“Joy’s keeping herself up real nice,” I overheard my dad telling one of his fishing buddies  when I was almost 40. By then, the remark should have gotten him slapped, sued, or both, but I took it as a supreme compliment. I was forever bemoaning my slant toward the short, stocky side of the family and beginning to wonder if the dryer was shrinking my jeans. Suddenly everyone, including me, was jumping around the gym in their Reeboks and ripping the skin off their baked chicken. Still, it seemed harder and harder to not get sucked under, into the flow of middle-aged complacency. But then I’d think about Mum and lift my real self above those troubles. As it turned out, she didn’t let herself go. Before she had time, she got swept away by an undetected “defect” she’d been born with and would have been powerless to hold in check. She never suffered, though, and left with a smile, a teeny pot belly on her lanky frame, and the very beginnings of Nana skin. Nana herself, on the other hand, ended up living way longer than I originally predicted. While in her seventies, she’d waged war with her short, stockiness and shrunk herself about five dress sizes by eating little but plain yogurt and Melba toast. Even if she had let herself go, though, or had stayed gone, it didn’t matter. Soon after, she forgot where she was completely, how she’d gotten there, who was with her, or what she’d had for breakfast before leaving.

Dad who, ironically, was the patriarch of stockiness (or, as he called it, barrel chestedness)—became a gym rat later in life. When he wasn’t out fishing, he was horsing around weights at the health club, keeping an eye on whether or not the women in Spandex were letting themselves go. He’d puff out his chest, flex his biceps and say, “Not bad for almost 70!” But his coronary arteries did not agree. Eventually, all his pre-Dr. Oz years of letting himself eat whatever he wanted took him down at 68.

Dad watches me, though, I can feel it. And, hopefully, he still brags. Mum was with me, too, as always, when I celebrated a landmark birthday the other day. I’ve now lived ten years longer than she did, as much by hanging on as by letting myself stay in the moment. I remember them when I turn down chocolate in favor of carrot sticks. But I think of them just as vividly when I decide to say yes to a pair of “just because” earrings or to savoring every last bite of cherry cheesecake. They’re my hiking buddies, now that I’ve traded my gym membership for long walks along the lake they brought me back to. “We’re doing just fine,” I tell them as my heart gets pumping and I take deep breaths of Rangeley balsam.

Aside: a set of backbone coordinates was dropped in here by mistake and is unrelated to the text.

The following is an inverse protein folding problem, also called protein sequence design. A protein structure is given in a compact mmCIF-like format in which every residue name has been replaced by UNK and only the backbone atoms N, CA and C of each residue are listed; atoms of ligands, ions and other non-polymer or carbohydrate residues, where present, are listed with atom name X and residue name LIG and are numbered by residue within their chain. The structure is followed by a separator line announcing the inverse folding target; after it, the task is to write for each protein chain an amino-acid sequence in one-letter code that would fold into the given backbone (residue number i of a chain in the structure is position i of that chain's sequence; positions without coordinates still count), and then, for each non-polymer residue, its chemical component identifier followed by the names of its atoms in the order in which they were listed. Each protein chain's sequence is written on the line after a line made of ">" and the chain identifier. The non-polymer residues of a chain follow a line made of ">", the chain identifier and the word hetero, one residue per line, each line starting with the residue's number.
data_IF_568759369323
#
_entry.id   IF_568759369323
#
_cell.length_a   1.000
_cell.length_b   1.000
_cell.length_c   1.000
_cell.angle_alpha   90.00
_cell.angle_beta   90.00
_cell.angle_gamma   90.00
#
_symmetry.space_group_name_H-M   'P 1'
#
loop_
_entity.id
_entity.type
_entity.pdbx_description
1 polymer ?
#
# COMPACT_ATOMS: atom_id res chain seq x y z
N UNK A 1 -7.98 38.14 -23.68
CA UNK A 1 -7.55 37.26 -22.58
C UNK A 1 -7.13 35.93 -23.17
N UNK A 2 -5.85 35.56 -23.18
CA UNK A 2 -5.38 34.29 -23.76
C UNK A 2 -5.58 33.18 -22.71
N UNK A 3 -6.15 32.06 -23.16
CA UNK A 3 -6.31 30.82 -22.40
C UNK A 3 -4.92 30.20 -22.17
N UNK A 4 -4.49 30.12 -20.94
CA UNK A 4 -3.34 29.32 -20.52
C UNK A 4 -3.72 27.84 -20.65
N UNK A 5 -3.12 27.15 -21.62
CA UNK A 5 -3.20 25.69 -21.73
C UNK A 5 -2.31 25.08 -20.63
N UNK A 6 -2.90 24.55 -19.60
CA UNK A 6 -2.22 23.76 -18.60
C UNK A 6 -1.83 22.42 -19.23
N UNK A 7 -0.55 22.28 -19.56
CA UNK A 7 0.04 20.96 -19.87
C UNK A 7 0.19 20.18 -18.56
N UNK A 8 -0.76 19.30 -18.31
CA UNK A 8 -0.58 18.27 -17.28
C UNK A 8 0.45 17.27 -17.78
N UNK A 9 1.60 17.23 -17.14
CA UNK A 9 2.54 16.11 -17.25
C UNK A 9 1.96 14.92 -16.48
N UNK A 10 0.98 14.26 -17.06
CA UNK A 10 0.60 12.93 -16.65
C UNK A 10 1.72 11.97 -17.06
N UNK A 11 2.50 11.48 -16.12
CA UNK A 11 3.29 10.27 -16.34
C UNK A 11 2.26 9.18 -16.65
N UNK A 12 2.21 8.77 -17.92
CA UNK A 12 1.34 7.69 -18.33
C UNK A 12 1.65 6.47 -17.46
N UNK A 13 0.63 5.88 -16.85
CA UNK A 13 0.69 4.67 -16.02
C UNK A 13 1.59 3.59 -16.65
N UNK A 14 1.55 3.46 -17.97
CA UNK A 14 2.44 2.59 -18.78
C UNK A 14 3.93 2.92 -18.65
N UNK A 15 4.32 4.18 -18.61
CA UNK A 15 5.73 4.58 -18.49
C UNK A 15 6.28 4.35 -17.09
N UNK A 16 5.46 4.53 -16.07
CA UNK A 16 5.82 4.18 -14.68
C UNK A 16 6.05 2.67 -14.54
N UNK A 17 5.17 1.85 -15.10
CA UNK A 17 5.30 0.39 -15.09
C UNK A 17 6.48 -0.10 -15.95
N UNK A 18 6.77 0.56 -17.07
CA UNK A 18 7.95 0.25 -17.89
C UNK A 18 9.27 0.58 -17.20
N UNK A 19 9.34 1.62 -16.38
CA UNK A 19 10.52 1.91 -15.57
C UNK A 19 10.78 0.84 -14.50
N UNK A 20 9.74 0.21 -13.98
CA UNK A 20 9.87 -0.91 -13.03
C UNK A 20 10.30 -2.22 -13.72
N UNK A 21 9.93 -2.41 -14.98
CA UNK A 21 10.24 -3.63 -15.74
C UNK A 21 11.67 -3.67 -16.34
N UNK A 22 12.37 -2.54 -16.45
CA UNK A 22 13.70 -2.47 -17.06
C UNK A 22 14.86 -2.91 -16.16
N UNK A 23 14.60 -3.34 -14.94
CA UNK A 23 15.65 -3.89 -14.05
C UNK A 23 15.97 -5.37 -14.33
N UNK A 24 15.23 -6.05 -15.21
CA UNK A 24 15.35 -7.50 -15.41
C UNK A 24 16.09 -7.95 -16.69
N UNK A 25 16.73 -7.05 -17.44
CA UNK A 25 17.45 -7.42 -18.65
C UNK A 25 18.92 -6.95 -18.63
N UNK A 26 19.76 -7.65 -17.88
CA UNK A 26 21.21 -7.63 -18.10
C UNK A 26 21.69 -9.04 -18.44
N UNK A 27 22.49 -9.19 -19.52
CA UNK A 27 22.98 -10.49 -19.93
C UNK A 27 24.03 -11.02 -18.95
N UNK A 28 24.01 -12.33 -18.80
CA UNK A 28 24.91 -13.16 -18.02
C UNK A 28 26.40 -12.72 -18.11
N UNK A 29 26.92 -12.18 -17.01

My daughters concur. They’re keeping an eye on me for any signs of slippage and they swear I don’t need pleated pants or a swimsuit skirt. They tell me I “don’t even look scary yet” in my underwear. And, if I promise to not start wearing bright pink lipstick, they promise to warn me when it’s time to give up the hair dye and let myself go grey with dignity. Plus, best of all, they’ve taken the opportunity to keep me young and run wild with it like I never could with my mother. I’ve decided, with their help, that the Nana skin on my hands looks just as wonderful gripping a fishing rod against a West Kennebago sunset as it does wrapped around a roller coaster handle bar at Six Flags, screaming like a 12-year-old, and hanging on for dear life.

Tackling spring cleaning